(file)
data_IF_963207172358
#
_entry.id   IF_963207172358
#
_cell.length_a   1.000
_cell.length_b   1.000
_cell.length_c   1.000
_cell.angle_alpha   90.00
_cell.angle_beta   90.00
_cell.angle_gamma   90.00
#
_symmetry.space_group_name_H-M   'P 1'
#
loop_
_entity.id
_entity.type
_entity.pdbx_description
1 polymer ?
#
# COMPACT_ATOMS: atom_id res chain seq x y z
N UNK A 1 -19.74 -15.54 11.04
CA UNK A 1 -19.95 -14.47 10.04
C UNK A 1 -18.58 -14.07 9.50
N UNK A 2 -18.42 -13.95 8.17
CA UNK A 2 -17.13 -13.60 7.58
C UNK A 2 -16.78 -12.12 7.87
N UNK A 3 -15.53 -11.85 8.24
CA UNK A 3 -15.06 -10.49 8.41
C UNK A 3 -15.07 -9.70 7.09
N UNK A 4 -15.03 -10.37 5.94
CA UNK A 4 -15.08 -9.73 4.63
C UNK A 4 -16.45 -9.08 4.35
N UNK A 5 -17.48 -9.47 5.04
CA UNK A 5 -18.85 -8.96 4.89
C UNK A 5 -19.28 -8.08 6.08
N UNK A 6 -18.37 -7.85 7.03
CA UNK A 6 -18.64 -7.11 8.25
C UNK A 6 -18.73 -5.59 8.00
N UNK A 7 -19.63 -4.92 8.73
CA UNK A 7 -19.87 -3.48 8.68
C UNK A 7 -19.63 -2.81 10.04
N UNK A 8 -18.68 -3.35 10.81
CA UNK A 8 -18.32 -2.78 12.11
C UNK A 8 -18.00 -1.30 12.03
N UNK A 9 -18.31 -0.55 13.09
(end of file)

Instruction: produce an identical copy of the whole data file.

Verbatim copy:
data_IF_963207172358
#
_entry.id   IF_963207172358
#
_cell.length_a   1.000
_cell.length_b   1.000
_cell.length_c   1.000
_cell.angle_alpha   90.00
_cell.angle_beta   90.00
_cell.angle_gamma   90.00
#
_symmetry.space_group_name_H-M   'P 1'
#
loop_
_entity.id
_entity.type
_entity.pdbx_description
1 polymer ?
#
# COMPACT_ATOMS: atom_id res chain seq x y z
N UNK A 1 -19.74 -15.54 11.04
CA UNK A 1 -19.95 -14.47 10.04
C UNK A 1 -18.58 -14.07 9.50
N UNK A 2 -18.42 -13.95 8.17
CA UNK A 2 -17.13 -13.60 7.58
C UNK A 2 -16.78 -12.12 7.87
N UNK A 3 -15.53 -11.85 8.24
CA UNK A 3 -15.06 -10.49 8.41
C UNK A 3 -15.07 -9.70 7.09
N UNK A 4 -15.03 -10.37 5.94
CA UNK A 4 -15.08 -9.73 4.63
C UNK A 4 -16.45 -9.08 4.35
N UNK A 5 -17.48 -9.47 5.04
CA UNK A 5 -18.85 -8.96 4.89
C UNK A 5 -19.28 -8.08 6.08
N UNK A 6 -18.37 -7.85 7.03
CA UNK A 6 -18.64 -7.11 8.25
C UNK A 6 -18.73 -5.59 8.00
N UNK A 7 -19.63 -4.92 8.73
CA UNK A 7 -19.87 -3.48 8.68
C UNK A 7 -19.63 -2.81 10.04
N UNK A 8 -18.68 -3.35 10.81
CA UNK A 8 -18.32 -2.78 12.11
C UNK A 8 -18.00 -1.30 12.03
N UNK A 9 -18.31 -0.55 13.09